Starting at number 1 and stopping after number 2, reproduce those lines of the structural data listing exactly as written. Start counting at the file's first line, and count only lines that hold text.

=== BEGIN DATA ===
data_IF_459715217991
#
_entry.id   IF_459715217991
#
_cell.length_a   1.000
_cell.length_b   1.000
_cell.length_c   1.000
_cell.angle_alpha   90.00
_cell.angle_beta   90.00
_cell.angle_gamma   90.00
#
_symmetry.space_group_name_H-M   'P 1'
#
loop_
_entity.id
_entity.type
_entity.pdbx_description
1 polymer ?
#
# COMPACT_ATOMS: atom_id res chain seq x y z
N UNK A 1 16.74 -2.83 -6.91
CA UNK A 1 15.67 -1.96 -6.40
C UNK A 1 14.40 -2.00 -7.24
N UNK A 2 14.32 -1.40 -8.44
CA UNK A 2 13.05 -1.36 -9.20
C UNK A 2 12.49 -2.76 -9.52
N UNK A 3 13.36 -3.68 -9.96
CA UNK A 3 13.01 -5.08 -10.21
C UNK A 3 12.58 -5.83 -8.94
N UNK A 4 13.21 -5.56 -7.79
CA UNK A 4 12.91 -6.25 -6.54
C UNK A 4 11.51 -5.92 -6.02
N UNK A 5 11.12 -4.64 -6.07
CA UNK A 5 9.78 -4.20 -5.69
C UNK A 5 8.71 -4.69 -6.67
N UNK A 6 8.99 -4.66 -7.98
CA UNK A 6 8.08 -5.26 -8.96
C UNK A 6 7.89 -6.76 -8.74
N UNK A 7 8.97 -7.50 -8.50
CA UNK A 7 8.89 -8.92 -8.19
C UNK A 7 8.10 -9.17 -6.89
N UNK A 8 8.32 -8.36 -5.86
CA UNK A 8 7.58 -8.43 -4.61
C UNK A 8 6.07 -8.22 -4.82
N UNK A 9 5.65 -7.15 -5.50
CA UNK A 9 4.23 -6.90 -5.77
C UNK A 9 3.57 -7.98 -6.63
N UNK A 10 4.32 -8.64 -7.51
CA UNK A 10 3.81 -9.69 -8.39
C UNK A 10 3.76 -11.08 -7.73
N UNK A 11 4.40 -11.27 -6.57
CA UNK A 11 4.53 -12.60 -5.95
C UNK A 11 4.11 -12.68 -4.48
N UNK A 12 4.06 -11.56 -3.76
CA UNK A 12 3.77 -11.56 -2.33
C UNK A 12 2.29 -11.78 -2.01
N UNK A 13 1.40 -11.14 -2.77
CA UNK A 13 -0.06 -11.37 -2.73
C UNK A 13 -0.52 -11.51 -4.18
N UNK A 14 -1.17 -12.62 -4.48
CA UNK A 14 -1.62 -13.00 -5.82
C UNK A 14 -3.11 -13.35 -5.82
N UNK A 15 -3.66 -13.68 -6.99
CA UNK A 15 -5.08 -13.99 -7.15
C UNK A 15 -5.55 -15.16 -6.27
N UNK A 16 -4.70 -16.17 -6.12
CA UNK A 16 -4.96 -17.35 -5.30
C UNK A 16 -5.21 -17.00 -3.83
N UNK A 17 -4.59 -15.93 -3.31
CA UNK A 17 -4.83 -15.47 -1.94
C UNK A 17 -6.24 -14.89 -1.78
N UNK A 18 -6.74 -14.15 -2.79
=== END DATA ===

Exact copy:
data_IF_459715217991
#